The work raises some serious privacy concerns. “The AI community has a misleading sense of security when sharing trained deep neural network models,” says Jan Kautz, vice president of learning and perception research at Nvidia.
In theory this kind of attack could apply to other data tied to an individual, such as biometric or medical data. On the other hand, Webster points out that the technique could also be used by people to check if their data has been used to train an AI without their consent.
An artist could check if their work had been used to train a GAN in a commercial tool, he says: “You could use a method such as ours for evidence of copyright infringement.”
The process could also be used to make sure GANs don’t expose private data in the first place. The GAN could check if its creations resembled real examples in its training data, using the same technique developed by the researchers, before releasing them.
Yet this assumes that you can get hold of that training data, says Kautz. He and his colleagues at Nvidia have come up with a different way to expose private data, including images of faces and other objects, medical data and more, that does not require access to training data at all.
Instead, they developed an algorithm that can recreate the data that a trained model has been exposed to by reversing the steps that the model goes through when processing that data. Take a trained image-recognition network: to identify what’s in an image the network passes it through a series of layers of artificial neurons, with each layer extracting different levels of information, from abstract edges, to shapes, to more recognisable features.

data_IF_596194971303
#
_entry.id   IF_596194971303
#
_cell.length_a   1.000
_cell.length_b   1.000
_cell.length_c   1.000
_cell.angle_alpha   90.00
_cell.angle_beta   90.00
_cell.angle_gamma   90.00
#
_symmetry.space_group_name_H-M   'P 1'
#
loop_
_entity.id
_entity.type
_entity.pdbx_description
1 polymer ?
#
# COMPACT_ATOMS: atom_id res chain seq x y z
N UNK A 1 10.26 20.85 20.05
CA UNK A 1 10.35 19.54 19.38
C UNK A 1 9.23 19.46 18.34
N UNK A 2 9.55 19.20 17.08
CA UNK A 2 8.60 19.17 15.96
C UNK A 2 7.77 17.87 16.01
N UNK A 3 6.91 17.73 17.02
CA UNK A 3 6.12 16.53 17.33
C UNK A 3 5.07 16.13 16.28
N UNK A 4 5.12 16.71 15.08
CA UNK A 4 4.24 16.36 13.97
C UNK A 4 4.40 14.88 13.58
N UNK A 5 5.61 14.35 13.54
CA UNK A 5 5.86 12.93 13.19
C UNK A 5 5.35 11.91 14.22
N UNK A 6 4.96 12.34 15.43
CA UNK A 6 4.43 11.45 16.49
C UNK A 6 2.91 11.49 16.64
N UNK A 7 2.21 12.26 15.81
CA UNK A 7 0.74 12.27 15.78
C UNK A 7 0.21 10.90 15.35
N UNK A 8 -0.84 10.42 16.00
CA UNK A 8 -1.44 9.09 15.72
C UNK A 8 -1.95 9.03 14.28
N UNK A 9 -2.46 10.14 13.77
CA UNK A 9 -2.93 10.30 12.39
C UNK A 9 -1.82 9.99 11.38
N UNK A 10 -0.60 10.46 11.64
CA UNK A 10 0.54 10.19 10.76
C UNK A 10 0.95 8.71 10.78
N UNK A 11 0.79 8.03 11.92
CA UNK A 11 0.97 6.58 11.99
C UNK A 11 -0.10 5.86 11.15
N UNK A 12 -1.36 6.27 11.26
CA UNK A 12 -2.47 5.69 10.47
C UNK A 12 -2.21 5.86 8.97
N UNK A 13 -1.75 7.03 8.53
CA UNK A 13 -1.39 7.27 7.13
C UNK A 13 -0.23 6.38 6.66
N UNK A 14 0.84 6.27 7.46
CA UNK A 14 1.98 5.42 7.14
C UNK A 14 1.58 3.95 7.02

Kautz’s team found that they could interrupt a model in the middle of these steps and reverse its direction, recreating the input image from the internal data of the model. They tested the technique on a variety of common image-recognition models and GANs. In one test, they showed that they could accurately recreate images from ImageNet, one of the best known image recognition datasets.
Like Webster’s work, the recreated images closely resemble the real ones. “We were surprised by the final quality,” says Kautz.
The researchers argue that this kind of attack is not simply hypothetical. Smartphones and other small devices are starting to use more AI. Because of battery and memory constraints, AI models are sometimes only half-processed on the device itself and the semi-executed model is sent to the cloud for the final computing crunch, an approach known as split computing. Most researchers assume that split computing won’t reveal any private data from a person’s phone because only the AI model is shared, says Kautz. But his attack shows that this isn’t the case.
Kautz and his colleagues are now working to come up with ways to prevent models from leaking private data. We wanted to understand the risks so we can minimize vulnerabilities, he says.
Even though they use very different techniques, he thinks that his work and Webster’s complement each other well. Webster’s team showed that private data could be found in the output of a model; Kautz’s team showed that private data could be revealed by going in reverse, recreating the input. “Exploring both directions is important to come up with a better understanding of how to prevent attacks,” says Kautz.